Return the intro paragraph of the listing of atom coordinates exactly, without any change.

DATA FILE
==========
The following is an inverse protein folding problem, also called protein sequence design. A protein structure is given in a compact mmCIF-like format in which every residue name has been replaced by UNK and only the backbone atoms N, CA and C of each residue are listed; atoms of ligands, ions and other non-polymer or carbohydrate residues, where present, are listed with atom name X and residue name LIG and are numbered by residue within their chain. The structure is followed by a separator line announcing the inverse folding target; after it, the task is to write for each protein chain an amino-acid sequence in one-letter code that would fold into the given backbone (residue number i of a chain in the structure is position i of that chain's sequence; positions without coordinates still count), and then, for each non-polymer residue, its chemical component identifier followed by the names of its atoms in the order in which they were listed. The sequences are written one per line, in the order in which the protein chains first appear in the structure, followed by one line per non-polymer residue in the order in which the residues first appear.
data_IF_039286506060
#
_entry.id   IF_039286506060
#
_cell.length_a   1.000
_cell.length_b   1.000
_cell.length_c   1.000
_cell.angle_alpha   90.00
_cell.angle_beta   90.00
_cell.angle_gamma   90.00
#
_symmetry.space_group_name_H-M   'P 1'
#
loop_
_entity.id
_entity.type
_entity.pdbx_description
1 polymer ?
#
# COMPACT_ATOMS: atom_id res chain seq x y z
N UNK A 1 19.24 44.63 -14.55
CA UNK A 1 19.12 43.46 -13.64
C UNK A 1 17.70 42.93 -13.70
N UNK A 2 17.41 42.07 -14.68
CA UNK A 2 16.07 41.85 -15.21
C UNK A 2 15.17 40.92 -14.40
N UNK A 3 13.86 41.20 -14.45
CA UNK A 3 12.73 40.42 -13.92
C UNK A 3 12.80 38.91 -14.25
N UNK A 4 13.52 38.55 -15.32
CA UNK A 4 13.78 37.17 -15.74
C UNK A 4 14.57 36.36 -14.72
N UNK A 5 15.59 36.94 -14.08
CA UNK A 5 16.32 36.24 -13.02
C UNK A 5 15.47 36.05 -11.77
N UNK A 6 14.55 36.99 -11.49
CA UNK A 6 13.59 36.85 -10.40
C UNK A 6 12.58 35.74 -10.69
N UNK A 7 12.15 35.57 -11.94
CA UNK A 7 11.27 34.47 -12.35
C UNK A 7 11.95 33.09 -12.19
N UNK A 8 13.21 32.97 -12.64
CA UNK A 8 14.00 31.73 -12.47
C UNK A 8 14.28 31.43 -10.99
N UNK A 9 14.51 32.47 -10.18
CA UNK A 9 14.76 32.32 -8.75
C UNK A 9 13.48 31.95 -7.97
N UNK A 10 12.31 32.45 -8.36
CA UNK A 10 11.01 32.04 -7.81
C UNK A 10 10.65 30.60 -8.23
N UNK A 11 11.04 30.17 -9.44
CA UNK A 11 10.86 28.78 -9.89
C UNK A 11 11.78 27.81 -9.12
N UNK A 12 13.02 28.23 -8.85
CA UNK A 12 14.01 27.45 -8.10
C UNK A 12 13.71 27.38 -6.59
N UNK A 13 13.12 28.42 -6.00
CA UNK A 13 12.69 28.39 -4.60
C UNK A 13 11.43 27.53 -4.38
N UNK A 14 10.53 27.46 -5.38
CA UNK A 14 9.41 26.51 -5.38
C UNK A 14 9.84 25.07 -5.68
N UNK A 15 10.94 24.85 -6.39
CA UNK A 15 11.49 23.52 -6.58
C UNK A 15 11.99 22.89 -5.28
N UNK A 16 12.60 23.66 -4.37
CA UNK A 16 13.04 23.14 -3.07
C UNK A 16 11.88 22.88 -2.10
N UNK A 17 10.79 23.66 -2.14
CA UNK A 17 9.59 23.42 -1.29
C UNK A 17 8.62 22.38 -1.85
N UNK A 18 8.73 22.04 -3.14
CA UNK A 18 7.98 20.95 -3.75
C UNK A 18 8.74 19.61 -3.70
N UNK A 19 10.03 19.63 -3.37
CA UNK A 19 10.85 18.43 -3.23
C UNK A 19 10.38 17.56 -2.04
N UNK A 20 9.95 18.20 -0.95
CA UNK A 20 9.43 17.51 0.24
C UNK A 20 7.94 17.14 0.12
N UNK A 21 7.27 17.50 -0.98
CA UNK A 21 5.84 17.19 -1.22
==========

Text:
The following is an inverse protein folding problem, also called protein sequence design. A protein structure is given in a compact mmCIF-like format in which every residue name has been replaced by UNK and only the backbone atoms N, CA and C of each residue are listed; atoms of ligands, ions and other non-polymer or carbohydrate residues, where present, are listed with atom name X and residue name LIG and are numbered by residue within their chain. The structure is followed by a separator line announcing the inverse folding target; after it, the task is to write for each protein chain an amino-acid sequence in one-letter code that would fold into the given backbone (residue number i of a chain in the structure is position i of that chain's sequence; positions without coordinates still count), and then, for each non-polymer residue, its chemical component identifier followed by the names of its atoms in the order in which they were listed. The sequences are written one per line, in the order in which the protein chains first appear in the structure, followed by one line per non-polymer residue in the order in which the residues first appear.